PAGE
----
Lynn Neary

Lynn Neary is an NPR arts correspondent and a frequent guest host often heard on Morning Edition and Weekend Edition.

In her role on the Arts desk, Neary reports on an industry in transition as publishing moves into the digital age. As she covers books and publishing, she relishes the opportunity to interview many of her favorite authors from Barbara Kingsolver to Ian McEwan.

Arriving at NPR in 1982, Neary spent two years working as a newscaster during Morning Edition. Then, for the next eight years, Neary was the host of Weekend All Things Considered. In 1992, she joined the cultural desk to develop NPR's first religion beat. As religion correspondent, Neary covered the country's diverse religious landscape and the politics of the religious right.

Over the years Neary has won numerous prestigious awards including the Robert F. Kennedy Journalism award, the Corporation for Public Broadcasting Gold Award, an Ohio State Award, an Association of Women in Radio and Television Award and the Gabriel award. For her reporting on the role of religion in the debate over welfare reform, Neary shared in NPR's 1996 Alfred I. duPont-Columbia University Silver Baton Award.

A Fordham University graduate with a Bachelor of Arts in English, Neary thinks she has the ideal job and suspects she is the envy of English majors everywhere.

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3:51pm

Tue June 11, 2013
Monkey See

What Kids Are Reading, In School And Out

Originally published on Tue June 11, 2013 6:11 pm

iStockphoto.com

Walk into any bookstore or library, and you'll find shelves and shelves of hugely popular novels and book series for kids. But research shows that as young readers get older, they are not moving to more complex books. High-schoolers are reading books written for younger kids, and teachers aren't assigning difficult classics as much as they once did.

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3:52pm

Tue June 4, 2013
Author Interviews

McCann's 'TransAtlantic' Crosses Fiction And Fact, Ireland And U.S.

Originally published on Tue June 4, 2013 5:22 pm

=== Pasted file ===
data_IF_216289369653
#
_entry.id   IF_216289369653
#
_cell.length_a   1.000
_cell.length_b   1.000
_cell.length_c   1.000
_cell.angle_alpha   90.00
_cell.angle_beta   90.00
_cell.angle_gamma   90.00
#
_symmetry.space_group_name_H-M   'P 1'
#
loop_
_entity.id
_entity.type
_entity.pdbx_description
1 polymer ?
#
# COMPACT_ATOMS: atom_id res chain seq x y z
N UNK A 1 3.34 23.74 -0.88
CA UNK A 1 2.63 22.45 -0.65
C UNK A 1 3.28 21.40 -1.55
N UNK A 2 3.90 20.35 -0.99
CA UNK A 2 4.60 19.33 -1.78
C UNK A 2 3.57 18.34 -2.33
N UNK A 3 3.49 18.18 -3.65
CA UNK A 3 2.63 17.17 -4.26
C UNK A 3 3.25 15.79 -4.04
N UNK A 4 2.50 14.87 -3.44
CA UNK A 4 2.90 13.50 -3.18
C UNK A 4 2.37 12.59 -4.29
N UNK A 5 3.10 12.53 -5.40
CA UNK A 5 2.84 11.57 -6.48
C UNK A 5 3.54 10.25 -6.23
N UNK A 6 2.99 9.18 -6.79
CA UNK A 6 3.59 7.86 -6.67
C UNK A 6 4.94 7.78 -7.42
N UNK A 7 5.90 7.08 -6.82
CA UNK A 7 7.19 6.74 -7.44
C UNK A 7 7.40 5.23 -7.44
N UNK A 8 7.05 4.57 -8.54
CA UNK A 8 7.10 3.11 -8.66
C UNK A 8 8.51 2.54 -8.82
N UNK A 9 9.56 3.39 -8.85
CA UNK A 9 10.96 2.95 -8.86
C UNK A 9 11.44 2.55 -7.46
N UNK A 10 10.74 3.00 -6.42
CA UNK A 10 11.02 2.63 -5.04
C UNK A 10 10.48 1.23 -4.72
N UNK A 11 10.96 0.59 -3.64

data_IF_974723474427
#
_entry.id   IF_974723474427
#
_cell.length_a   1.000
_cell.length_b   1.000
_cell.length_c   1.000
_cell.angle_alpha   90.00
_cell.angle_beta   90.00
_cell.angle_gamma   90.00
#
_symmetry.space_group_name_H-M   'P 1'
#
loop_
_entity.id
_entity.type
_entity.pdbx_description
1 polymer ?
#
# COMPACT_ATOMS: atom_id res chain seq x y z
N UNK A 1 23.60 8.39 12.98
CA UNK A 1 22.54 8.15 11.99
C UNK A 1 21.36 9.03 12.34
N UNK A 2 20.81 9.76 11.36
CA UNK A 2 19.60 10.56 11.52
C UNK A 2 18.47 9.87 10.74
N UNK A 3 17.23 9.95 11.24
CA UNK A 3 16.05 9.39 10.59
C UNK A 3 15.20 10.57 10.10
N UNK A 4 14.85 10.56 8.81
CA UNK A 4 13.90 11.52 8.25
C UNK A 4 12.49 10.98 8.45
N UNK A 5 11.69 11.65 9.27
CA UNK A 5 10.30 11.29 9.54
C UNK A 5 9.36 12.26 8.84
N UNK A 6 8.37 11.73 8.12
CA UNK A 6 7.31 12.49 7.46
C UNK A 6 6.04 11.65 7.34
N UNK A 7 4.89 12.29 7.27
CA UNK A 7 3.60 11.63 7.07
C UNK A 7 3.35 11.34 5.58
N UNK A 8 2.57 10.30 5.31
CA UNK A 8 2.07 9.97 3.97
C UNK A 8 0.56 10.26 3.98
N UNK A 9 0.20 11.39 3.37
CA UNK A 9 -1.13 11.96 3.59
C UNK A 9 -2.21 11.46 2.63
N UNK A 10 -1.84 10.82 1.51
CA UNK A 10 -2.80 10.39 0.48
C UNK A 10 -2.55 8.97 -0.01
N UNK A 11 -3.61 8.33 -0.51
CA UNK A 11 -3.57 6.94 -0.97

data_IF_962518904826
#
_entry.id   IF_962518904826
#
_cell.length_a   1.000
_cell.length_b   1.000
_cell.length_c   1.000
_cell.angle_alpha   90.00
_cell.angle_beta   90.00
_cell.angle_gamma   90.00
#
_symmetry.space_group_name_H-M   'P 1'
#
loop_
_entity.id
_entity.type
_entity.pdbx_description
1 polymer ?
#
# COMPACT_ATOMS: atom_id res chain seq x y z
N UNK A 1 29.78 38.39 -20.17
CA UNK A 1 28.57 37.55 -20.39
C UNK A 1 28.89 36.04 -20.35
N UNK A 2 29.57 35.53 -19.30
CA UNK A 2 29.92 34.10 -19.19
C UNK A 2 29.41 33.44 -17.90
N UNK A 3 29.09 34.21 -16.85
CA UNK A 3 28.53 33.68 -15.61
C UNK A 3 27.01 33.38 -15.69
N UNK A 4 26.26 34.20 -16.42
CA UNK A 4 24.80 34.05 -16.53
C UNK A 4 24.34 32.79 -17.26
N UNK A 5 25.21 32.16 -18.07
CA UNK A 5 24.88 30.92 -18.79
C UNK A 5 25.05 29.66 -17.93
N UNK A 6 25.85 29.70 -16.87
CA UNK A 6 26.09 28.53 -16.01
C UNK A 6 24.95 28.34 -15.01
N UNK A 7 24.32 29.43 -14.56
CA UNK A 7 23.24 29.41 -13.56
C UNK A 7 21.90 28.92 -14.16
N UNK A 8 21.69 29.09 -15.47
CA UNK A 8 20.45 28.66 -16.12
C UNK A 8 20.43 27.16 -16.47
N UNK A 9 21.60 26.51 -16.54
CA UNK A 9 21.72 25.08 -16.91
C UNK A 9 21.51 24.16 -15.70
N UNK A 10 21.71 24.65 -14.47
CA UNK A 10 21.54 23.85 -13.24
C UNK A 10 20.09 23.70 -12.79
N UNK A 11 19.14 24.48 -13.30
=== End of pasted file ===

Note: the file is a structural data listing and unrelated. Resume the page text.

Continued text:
Colum McCann won the National Book Award in 2009 for Let the Great World Spin.
Dustin Aksland

About five years ago, Colum McCann stumbled upon a small piece of history he had never known: In 1845, Frederick Douglass, then an escaped slave who was already famous for his anti-slavery writings and speeches, visited Ireland to raise money and support for his cause. McCann says he knew almost immediately that he wanted to turn this historical fact into fiction: "This intersection between history and fiction, between what is real and what is not real, fascinates me," he says.

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4:00pm

Mon March 25, 2013
Same-Sex Marriage And The Supreme Court

How Ellen DeGeneres Helped Change The Conversation About Gays

Originally published on Wed March 27, 2013 4:59 pm

Ellen DeGeneres during a taping of The Ellen DeGeneres Show in 2011 in Burbank, Calif.
Michael Rozman/Warner Bros. AP

In 2008, during the brief window when it was legal for same-sex couples to get married in California, perhaps no couple drew more attention than Ellen DeGeneres and Portia de Rossi.

After their wedding, photos of the couple were everywhere; DeGeneres, beaming, in a white suit and holding hands with de Rossi, the very picture of the princess bride so many young girls dream of being one day. It was a cultural touchstone, and Dietram Scheufele, a communications professor at the University of Wisconsin, says it was neither the first nor the last time DeGeneres has played that role.

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3:14pm

Mon January 28, 2013
All Tech Considered

E-Readers Track How We Read, But Is The Data Useful To Authors?

Originally published on Mon January 28, 2013 5:23 pm

Data gleaned from e-readers gives writers a new kind of feedback to take into consideration — or ignore.
iStockphoto.com

Reading always seemed to be the most private of acts: just you and your imagination immersed in another world. But now, if you happen to be curled up with an e-reader, you're not alone.

Data is being collected about your reading habits. That information belongs to the companies that sell e-readers, like Amazon or Barnes & Noble. And they can share — or sell — that information if they like. One official at Barnes & Noble has said sharing that data with publishers might "help authors create even better books."

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3:18pm

Fri December 28, 2012
Books

'Fifty Shades' Is The One That Got Away. At Least From Me

Originally published on Fri December 28, 2012 4:06 pm

Vintage Books

Sometimes "the one that got away" is a book that was easy to overlook. A little gem of a first novel, or a memoir by an unknown writer that unexpectedly captured everyone's imagination.

But sometimes, it's the elephant in the room that you just haven't looked at yet. Everyone knows about it. It's one of the biggest sellers of all time. It's a cultural phenomenon — it's Fifty Shades of Grey. And I ignored it until I couldn't anymore.

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